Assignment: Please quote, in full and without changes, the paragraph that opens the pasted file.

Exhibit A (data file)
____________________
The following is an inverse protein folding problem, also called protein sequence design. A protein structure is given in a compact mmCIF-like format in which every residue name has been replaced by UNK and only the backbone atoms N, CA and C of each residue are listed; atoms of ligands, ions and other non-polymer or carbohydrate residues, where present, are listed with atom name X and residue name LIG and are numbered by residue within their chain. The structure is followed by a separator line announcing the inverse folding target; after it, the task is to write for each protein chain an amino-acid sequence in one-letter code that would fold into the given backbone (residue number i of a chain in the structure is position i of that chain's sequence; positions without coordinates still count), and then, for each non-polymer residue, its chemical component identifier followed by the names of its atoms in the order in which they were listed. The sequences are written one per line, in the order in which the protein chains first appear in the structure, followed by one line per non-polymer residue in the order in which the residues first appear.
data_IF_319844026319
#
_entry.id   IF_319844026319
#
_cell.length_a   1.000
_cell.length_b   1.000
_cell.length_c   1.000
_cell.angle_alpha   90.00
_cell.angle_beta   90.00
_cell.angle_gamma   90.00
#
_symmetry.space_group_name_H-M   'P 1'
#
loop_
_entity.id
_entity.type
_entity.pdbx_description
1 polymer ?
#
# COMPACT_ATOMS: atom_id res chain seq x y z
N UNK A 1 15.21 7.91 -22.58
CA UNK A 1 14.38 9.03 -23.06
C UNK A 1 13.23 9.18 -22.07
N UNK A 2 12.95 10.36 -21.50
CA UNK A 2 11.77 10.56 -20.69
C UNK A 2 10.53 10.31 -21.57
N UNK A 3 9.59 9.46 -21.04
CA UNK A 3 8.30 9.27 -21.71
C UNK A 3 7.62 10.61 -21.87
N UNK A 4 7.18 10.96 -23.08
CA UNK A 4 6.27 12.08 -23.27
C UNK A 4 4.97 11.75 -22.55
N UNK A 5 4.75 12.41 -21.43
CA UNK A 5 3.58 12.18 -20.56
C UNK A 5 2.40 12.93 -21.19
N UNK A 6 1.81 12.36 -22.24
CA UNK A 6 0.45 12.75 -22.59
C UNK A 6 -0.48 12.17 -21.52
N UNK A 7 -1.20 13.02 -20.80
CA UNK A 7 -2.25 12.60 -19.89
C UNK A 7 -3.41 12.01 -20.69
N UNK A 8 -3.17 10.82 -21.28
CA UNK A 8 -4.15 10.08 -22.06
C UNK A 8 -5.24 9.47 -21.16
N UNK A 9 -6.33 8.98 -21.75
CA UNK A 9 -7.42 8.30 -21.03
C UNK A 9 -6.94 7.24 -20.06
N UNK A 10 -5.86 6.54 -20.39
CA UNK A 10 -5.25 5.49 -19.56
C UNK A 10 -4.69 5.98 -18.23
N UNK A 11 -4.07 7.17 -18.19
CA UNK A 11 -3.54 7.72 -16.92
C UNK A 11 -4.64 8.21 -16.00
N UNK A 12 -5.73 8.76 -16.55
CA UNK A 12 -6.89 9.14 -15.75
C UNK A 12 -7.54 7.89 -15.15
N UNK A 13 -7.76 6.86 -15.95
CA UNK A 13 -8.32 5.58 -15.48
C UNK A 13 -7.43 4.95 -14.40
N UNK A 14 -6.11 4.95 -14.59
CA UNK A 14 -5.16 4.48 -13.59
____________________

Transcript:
The following is an inverse protein folding problem, also called protein sequence design. A protein structure is given in a compact mmCIF-like format in which every residue name has been replaced by UNK and only the backbone atoms N, CA and C of each residue are listed; atoms of ligands, ions and other non-polymer or carbohydrate residues, where present, are listed with atom name X and residue name LIG and are numbered by residue within their chain. The structure is followed by a separator line announcing the inverse folding target; after it, the task is to write for each protein chain an amino-acid sequence in one-letter code that would fold into the given backbone (residue number i of a chain in the structure is position i of that chain's sequence; positions without coordinates still count), and then, for each non-polymer residue, its chemical component identifier followed by the names of its atoms in the order in which they were listed. The sequences are written one per line, in the order in which the protein chains first appear in the structure, followed by one line per non-polymer residue in the order in which the residues first appear.